Bell, one of Canada's big three telecoms, was quietly using customer credit score data to target online ads at subscribers.
Bell shut down the targeted ad program last month after Canada's privacy watchdog got involved. Now there are questions about whether it was legal to begin with.
Privacy Commissioner of Canada Daniel Therrien found several problems. For one, Bell customers were automatically signed up for the program and had to manually opt out.
Bell said last year that only about 2% of five million customers opted out.
In particular, Therrien said Bell's storing of credit scores was inappropriate.
It was all part of the Relevant Advertising Program, or RAP, and it involved far more than just a credit score. Biographical data, browsing history, and even a person's favourite hockey team would all form a personal profile.
A RAP profile would partly be shaped by the websites viewed. The idea was if a person frequented car websites they would see more ads for cars. The company would also pull information from a person's Bell account to inform targeting.
Privacy experts are conflicted on whether the program was legal. Canada's privacy laws allow for data to be saved for a reasonable amount of time, but not repurposed and saved indefinitely, said McInnes Cooper lawyer and privacy expert David Fraser.
"We're talking about sensitive information," said Fraser. "We're talking about possibly discriminatory information related to socio-economic status and things like that. A whole bunch of warning flags go up."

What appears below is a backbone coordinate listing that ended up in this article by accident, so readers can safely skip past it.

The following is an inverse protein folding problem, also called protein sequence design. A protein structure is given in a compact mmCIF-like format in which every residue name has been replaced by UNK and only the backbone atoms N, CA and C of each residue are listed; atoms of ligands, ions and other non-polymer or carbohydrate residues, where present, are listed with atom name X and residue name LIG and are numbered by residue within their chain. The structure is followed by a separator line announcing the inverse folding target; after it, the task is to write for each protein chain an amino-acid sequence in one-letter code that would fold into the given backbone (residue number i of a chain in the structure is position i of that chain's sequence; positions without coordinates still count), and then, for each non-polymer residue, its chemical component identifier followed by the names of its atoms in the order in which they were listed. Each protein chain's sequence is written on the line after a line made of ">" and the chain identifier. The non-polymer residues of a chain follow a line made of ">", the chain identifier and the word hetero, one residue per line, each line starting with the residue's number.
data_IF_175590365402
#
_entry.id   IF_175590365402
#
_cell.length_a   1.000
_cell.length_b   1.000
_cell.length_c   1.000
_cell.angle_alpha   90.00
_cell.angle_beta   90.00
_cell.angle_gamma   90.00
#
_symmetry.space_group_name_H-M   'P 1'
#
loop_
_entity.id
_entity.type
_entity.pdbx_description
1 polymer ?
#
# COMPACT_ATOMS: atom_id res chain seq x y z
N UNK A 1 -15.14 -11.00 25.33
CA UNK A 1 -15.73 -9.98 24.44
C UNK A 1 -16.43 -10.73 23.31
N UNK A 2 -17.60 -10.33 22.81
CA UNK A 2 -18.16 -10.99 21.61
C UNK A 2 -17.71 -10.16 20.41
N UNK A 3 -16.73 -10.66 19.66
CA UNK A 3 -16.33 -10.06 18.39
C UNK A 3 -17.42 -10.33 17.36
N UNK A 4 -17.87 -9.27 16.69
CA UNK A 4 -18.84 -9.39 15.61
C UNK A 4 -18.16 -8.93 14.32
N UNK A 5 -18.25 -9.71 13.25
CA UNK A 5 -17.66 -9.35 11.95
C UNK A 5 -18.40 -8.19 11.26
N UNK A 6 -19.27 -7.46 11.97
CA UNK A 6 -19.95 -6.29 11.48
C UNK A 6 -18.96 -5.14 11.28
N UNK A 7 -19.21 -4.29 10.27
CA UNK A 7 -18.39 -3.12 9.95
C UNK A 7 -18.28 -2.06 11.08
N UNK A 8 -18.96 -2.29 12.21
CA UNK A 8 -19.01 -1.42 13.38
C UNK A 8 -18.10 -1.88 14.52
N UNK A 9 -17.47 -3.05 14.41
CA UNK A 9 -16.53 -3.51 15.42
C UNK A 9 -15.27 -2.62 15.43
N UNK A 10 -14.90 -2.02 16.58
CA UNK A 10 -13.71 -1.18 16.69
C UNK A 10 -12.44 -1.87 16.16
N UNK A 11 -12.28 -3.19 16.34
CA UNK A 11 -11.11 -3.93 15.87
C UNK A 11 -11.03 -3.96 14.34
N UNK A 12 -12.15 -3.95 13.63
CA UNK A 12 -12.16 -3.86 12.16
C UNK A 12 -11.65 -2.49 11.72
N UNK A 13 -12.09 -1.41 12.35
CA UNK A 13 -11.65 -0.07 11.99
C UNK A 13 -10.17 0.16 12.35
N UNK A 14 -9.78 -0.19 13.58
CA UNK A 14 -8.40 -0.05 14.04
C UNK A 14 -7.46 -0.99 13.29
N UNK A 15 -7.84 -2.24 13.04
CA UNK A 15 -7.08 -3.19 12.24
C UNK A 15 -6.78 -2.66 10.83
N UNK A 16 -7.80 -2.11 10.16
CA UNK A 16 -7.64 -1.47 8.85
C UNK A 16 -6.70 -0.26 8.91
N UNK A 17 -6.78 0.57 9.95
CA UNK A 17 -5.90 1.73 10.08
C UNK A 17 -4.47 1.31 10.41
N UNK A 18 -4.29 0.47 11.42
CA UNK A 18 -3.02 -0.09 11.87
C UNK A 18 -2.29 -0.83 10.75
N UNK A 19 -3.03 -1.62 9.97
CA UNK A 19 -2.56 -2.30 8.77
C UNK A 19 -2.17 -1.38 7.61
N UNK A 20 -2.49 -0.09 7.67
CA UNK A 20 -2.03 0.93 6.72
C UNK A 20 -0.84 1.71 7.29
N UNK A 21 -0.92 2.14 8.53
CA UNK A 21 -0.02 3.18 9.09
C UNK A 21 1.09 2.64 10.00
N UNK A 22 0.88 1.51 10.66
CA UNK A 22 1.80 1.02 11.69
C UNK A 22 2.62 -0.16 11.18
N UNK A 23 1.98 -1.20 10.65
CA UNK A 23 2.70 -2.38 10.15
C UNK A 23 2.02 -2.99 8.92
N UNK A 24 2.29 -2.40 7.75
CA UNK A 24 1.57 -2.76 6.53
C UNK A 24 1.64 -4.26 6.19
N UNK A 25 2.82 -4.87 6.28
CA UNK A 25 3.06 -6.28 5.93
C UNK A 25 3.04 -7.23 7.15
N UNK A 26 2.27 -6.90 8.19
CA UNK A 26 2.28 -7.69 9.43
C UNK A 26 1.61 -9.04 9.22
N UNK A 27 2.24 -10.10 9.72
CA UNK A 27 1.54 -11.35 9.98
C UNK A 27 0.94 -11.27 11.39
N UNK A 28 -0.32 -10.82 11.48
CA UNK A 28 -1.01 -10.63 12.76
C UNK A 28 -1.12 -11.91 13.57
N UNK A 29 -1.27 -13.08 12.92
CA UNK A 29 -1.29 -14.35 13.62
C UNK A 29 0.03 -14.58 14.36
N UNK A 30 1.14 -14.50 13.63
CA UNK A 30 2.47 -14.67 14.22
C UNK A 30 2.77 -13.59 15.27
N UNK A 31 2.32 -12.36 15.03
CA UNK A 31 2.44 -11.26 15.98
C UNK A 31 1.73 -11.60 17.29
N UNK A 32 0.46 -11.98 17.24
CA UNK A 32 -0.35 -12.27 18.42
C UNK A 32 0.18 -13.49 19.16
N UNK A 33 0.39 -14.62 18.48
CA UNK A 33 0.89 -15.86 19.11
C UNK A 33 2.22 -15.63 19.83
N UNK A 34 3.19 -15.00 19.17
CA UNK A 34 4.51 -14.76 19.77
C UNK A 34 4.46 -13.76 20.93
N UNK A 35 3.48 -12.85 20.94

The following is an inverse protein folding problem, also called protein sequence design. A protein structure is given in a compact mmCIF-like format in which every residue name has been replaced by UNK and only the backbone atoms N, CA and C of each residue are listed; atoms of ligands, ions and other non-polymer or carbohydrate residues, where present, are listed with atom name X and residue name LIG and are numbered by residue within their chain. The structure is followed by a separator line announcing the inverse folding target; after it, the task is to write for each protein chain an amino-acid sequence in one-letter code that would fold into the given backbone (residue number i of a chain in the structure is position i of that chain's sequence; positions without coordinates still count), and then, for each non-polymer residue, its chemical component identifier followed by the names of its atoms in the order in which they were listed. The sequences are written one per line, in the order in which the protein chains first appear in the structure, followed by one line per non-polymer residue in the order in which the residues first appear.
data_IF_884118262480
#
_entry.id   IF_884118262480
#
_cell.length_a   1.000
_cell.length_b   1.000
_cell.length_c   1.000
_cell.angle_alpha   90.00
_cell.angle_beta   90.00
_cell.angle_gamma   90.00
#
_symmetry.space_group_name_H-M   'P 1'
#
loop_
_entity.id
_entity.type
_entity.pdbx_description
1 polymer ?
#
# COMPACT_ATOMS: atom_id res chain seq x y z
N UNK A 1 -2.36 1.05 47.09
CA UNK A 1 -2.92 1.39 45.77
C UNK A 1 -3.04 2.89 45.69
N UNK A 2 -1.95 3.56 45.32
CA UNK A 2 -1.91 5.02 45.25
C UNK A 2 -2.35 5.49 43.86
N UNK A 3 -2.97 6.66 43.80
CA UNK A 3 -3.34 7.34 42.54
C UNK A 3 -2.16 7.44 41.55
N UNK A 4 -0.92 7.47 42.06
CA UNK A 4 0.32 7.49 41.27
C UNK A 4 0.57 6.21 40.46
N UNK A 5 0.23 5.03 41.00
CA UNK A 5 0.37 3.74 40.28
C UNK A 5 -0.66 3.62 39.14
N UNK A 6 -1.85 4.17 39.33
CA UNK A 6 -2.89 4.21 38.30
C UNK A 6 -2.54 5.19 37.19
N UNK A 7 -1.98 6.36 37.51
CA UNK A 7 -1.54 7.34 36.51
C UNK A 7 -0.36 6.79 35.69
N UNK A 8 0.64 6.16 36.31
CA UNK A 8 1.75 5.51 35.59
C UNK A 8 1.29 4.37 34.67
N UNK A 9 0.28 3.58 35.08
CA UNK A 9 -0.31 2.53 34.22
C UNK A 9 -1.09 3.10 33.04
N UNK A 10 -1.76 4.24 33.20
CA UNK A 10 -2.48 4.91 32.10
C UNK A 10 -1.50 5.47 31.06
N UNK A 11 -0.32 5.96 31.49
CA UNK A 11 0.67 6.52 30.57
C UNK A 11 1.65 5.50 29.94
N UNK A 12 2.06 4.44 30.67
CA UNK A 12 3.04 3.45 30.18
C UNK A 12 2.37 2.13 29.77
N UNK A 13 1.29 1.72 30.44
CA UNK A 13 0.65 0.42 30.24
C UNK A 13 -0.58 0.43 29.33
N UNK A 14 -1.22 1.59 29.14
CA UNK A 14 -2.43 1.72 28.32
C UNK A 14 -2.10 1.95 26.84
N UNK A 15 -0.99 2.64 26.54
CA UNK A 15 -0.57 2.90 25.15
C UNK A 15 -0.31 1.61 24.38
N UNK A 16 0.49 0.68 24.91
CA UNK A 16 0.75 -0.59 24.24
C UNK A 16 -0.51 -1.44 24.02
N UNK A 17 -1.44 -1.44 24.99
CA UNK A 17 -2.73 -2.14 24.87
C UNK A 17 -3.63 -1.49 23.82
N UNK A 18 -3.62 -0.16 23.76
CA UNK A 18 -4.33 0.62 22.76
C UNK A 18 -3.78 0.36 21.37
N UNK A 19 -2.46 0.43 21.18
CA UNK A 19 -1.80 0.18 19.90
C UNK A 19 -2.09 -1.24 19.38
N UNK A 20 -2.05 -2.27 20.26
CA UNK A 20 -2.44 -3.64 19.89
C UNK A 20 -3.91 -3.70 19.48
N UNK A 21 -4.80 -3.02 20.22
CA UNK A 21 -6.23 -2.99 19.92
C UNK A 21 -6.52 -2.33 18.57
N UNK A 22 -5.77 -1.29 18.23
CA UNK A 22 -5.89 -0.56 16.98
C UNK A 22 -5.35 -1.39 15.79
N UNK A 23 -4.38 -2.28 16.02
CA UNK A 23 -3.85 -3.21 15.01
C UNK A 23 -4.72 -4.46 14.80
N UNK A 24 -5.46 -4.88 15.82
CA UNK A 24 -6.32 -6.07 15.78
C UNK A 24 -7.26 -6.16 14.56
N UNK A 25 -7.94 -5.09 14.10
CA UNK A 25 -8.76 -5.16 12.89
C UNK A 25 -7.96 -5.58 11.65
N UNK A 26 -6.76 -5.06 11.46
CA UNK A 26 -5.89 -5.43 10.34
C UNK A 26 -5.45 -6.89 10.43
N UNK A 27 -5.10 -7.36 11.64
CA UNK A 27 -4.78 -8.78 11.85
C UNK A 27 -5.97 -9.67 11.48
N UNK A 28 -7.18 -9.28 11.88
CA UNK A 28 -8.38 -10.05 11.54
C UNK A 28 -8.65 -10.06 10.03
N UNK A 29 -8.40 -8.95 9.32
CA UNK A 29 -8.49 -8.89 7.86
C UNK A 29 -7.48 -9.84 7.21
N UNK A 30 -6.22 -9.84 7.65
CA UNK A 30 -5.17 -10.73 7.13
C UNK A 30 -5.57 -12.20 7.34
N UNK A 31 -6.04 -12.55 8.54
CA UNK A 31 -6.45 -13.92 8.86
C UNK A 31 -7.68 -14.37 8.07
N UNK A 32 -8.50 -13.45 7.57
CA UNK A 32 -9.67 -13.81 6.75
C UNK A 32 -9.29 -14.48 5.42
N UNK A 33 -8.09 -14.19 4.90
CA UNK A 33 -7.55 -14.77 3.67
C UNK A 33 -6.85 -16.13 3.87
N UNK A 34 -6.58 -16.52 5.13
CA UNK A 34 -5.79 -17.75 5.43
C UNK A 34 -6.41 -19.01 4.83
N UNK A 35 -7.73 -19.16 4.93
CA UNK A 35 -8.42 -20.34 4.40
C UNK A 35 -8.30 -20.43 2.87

The company insists it maintains the privacy of its customers because profiles are created through computer algorithms and no customer information is ever shared with outside companies.
In fact, Bell argues RAP is also a win for consumers because they will see online ads for things they are actually interested in.
Bell plans to launch a new opt-in version of RAP. Meanwhile the Public Interest Advocacy Centre (PIAC) and the Consumers' Association of Canada have launched a CRTC complaint against Bell. A class-action lawsuit is also in the works.
"There's a real social danger when your telecom provider is looking into the contents of your messages and making behavioural inferences," said PIAC external legal counsel Geoffrey White in an interview.
Reached for comment, Bell said it only collects credit score information either to confirm someone's identity or to evaluate their credit worthiness, and that data is only stored as long as is necessary for those purposes.
That is true now. But it wasn't the case until the privacy commissioner ordered them to stop incorporating credit score information into RAP.
Paul McLeod is a politics reporter for BuzzFeed News and is based in Washington, DC.
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